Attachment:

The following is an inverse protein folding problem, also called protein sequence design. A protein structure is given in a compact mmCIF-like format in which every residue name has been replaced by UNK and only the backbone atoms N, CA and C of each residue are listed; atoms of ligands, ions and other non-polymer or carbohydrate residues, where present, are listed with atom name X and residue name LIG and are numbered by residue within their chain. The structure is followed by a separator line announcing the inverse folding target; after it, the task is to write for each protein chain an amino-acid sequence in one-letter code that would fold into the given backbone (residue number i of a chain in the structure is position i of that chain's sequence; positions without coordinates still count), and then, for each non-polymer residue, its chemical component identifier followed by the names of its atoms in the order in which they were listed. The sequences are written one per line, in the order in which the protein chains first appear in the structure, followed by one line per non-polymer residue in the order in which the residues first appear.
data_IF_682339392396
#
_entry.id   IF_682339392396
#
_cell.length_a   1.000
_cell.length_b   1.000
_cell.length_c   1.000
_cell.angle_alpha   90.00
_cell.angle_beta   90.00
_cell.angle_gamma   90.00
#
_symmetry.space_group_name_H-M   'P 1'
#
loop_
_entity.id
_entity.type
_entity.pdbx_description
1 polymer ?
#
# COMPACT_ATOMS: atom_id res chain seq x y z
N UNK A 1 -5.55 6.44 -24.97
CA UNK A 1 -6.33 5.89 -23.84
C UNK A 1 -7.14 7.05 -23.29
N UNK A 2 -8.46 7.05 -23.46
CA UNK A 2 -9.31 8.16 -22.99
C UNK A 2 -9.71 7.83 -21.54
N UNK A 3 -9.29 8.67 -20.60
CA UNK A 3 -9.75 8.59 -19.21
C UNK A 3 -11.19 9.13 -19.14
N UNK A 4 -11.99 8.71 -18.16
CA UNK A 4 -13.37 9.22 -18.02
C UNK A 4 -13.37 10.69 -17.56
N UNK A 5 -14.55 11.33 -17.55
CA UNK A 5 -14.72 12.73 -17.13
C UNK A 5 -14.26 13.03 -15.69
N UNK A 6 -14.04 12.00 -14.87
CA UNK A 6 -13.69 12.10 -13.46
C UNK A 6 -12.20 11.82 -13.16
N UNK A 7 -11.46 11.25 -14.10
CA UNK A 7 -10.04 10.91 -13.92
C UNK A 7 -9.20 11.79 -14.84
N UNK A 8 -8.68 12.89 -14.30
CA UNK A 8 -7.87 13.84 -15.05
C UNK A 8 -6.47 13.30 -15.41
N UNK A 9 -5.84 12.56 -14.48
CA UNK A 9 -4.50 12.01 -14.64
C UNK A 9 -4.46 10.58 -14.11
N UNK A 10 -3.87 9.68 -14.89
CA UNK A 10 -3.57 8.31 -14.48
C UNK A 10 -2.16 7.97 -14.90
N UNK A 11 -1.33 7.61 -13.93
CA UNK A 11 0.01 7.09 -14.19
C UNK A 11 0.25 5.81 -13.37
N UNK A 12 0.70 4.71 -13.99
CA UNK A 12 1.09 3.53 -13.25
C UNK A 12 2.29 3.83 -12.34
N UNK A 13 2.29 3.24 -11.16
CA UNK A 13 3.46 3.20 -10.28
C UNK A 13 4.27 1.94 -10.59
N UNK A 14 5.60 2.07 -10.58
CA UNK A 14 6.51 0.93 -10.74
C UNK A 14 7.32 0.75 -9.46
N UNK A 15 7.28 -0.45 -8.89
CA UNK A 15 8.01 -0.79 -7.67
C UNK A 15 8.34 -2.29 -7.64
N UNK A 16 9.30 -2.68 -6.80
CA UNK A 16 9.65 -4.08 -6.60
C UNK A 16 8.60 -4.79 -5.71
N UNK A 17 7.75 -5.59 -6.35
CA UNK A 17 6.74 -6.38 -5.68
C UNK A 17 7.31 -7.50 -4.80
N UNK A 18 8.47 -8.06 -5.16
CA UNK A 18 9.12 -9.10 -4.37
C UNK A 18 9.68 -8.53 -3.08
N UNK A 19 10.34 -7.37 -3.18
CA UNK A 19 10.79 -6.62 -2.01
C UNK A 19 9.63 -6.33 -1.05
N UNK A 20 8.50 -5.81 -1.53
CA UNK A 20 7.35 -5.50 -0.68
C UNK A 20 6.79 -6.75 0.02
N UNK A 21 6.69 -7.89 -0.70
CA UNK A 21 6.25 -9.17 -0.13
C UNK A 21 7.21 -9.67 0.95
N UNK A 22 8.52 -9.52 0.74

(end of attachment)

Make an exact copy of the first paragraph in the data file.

The following is an inverse protein folding problem, also called protein sequence design. A protein structure is given in a compact mmCIF-like format in which every residue name has been replaced by UNK and only the backbone atoms N, CA and C of each residue are listed; atoms of ligands, ions and other non-polymer or carbohydrate residues, where present, are listed with atom name X and residue name LIG and are numbered by residue within their chain. The structure is followed by a separator line announcing the inverse folding target; after it, the task is to write for each protein chain an amino-acid sequence in one-letter code that would fold into the given backbone (residue number i of a chain in the structure is position i of that chain's sequence; positions without coordinates still count), and then, for each non-polymer residue, its chemical component identifier followed by the names of its atoms in the order in which they were listed. The sequences are written one per line, in the order in which the protein chains first appear in the structure, followed by one line per non-polymer residue in the order in which the residues first appear.